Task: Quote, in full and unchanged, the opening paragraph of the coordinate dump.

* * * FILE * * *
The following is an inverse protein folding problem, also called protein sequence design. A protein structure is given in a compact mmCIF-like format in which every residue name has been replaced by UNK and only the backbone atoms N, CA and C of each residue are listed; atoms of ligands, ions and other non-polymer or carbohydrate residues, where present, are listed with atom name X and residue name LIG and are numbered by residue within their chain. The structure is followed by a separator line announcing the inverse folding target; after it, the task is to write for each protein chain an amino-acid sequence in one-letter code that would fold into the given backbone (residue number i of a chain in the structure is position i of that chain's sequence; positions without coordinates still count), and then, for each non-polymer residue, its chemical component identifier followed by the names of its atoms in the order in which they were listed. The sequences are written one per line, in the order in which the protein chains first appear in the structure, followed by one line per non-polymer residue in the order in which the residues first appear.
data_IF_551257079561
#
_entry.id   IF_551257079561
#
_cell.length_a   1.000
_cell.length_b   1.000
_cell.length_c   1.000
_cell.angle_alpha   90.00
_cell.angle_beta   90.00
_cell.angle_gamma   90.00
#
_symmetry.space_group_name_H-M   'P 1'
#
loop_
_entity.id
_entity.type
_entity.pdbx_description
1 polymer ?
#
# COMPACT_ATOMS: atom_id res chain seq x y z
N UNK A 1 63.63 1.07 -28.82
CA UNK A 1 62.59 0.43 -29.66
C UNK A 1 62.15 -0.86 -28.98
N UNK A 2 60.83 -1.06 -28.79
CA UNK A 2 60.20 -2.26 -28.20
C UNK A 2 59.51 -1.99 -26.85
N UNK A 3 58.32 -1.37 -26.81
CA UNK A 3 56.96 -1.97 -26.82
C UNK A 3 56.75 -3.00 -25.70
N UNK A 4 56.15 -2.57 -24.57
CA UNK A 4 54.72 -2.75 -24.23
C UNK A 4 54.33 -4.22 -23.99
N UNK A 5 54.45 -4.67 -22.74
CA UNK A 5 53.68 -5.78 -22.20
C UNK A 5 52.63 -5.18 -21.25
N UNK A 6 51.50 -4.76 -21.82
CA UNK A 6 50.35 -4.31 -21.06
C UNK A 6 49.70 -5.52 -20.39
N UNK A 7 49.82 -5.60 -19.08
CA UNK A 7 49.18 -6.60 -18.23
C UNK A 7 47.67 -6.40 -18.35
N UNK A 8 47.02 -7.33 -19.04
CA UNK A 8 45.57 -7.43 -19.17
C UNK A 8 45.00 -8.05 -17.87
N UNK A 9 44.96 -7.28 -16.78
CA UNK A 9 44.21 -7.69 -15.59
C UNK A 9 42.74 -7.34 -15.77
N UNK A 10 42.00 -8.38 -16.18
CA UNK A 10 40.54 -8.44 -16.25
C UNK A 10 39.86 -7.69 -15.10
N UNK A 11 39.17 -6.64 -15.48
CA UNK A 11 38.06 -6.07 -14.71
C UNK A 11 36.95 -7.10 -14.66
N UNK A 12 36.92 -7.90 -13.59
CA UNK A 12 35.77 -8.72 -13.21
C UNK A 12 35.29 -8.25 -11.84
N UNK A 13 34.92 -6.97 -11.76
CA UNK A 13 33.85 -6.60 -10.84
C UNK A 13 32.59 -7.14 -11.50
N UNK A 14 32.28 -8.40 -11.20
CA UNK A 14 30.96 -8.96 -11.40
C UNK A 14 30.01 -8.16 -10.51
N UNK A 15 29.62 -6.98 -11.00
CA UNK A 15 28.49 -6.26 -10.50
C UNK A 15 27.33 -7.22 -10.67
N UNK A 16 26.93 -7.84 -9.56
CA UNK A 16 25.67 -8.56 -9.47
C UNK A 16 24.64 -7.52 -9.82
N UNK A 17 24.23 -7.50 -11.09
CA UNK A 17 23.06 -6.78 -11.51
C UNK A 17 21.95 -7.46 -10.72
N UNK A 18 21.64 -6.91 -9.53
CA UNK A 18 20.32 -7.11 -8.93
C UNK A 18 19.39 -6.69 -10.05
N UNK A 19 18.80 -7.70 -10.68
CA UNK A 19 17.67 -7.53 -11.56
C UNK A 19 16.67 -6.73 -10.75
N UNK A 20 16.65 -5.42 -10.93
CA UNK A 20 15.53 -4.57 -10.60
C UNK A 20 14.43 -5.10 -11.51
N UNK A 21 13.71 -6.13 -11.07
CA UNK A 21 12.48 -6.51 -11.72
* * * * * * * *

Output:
The following is an inverse protein folding problem, also called protein sequence design. A protein structure is given in a compact mmCIF-like format in which every residue name has been replaced by UNK and only the backbone atoms N, CA and C of each residue are listed; atoms of ligands, ions and other non-polymer or carbohydrate residues, where present, are listed with atom name X and residue name LIG and are numbered by residue within their chain. The structure is followed by a separator line announcing the inverse folding target; after it, the task is to write for each protein chain an amino-acid sequence in one-letter code that would fold into the given backbone (residue number i of a chain in the structure is position i of that chain's sequence; positions without coordinates still count), and then, for each non-polymer residue, its chemical component identifier followed by the names of its atoms in the order in which they were listed. The sequences are written one per line, in the order in which the protein chains first appear in the structure, followed by one line per non-polymer residue in the order in which the residues first appear.